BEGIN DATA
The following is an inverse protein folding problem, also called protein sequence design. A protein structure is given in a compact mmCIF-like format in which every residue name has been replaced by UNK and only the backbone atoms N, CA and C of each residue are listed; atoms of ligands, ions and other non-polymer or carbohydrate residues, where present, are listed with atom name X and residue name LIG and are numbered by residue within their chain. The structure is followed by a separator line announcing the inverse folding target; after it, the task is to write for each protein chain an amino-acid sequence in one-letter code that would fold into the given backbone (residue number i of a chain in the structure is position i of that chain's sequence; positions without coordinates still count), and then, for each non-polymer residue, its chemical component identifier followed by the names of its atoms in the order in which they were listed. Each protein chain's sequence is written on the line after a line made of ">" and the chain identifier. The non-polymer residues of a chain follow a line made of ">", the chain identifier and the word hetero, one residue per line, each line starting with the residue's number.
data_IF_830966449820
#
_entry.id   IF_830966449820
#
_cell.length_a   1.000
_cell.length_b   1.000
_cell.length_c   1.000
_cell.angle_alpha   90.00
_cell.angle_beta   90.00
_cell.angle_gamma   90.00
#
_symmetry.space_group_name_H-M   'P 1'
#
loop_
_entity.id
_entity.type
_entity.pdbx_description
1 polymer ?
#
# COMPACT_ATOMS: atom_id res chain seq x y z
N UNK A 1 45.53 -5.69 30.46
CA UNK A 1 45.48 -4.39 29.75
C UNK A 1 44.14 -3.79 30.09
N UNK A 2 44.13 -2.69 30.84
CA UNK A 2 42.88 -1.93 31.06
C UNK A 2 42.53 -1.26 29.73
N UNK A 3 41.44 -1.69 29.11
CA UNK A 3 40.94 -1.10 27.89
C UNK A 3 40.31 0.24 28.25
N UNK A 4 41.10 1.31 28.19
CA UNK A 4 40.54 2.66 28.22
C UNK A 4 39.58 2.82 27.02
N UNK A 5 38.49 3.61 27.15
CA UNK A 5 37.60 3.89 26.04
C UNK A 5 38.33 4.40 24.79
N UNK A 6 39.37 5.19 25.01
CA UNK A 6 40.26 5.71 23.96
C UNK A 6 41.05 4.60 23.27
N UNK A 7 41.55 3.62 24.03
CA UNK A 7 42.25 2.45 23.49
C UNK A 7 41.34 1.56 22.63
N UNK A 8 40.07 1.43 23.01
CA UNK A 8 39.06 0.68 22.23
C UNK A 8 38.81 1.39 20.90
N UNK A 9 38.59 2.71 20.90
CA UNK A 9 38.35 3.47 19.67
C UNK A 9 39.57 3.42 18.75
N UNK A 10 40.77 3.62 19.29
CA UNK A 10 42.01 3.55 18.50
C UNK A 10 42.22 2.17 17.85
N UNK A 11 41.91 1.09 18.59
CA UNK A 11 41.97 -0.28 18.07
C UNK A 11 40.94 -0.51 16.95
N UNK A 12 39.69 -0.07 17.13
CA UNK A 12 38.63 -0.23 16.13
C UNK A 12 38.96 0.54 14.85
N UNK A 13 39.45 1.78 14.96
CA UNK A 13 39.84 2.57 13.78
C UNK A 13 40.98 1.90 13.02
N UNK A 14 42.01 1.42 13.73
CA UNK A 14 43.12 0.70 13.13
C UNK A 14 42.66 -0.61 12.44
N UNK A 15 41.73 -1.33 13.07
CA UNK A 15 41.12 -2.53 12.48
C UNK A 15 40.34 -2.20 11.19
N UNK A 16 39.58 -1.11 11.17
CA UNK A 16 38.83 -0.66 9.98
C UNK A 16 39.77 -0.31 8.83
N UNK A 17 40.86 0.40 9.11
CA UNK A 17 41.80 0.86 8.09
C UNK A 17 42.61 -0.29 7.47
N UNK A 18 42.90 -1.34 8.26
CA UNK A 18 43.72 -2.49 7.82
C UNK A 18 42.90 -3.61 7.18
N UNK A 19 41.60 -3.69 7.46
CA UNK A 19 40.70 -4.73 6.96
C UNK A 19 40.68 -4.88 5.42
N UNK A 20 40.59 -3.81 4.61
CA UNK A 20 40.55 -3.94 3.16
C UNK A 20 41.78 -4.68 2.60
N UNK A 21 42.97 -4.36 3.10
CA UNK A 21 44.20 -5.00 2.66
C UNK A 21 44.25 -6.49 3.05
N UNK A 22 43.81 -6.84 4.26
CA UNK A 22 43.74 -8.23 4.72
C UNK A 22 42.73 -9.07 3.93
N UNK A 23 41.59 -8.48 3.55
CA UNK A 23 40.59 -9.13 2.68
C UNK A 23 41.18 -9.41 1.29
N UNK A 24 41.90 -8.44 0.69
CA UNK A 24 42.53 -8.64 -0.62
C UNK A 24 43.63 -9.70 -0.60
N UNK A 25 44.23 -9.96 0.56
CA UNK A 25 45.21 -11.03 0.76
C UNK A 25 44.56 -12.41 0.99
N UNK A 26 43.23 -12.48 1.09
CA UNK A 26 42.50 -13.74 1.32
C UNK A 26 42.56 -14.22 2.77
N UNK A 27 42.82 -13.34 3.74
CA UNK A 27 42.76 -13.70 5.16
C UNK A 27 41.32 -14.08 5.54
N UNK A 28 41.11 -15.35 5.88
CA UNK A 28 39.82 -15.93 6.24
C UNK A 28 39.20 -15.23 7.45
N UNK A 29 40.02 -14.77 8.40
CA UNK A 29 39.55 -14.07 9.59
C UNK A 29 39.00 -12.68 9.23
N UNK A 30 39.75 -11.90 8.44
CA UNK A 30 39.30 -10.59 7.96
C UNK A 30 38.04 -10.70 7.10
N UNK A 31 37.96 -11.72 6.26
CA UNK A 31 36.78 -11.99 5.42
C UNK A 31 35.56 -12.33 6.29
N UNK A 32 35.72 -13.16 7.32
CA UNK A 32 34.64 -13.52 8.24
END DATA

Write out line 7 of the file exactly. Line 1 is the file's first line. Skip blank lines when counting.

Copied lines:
_cell.length_b   1.000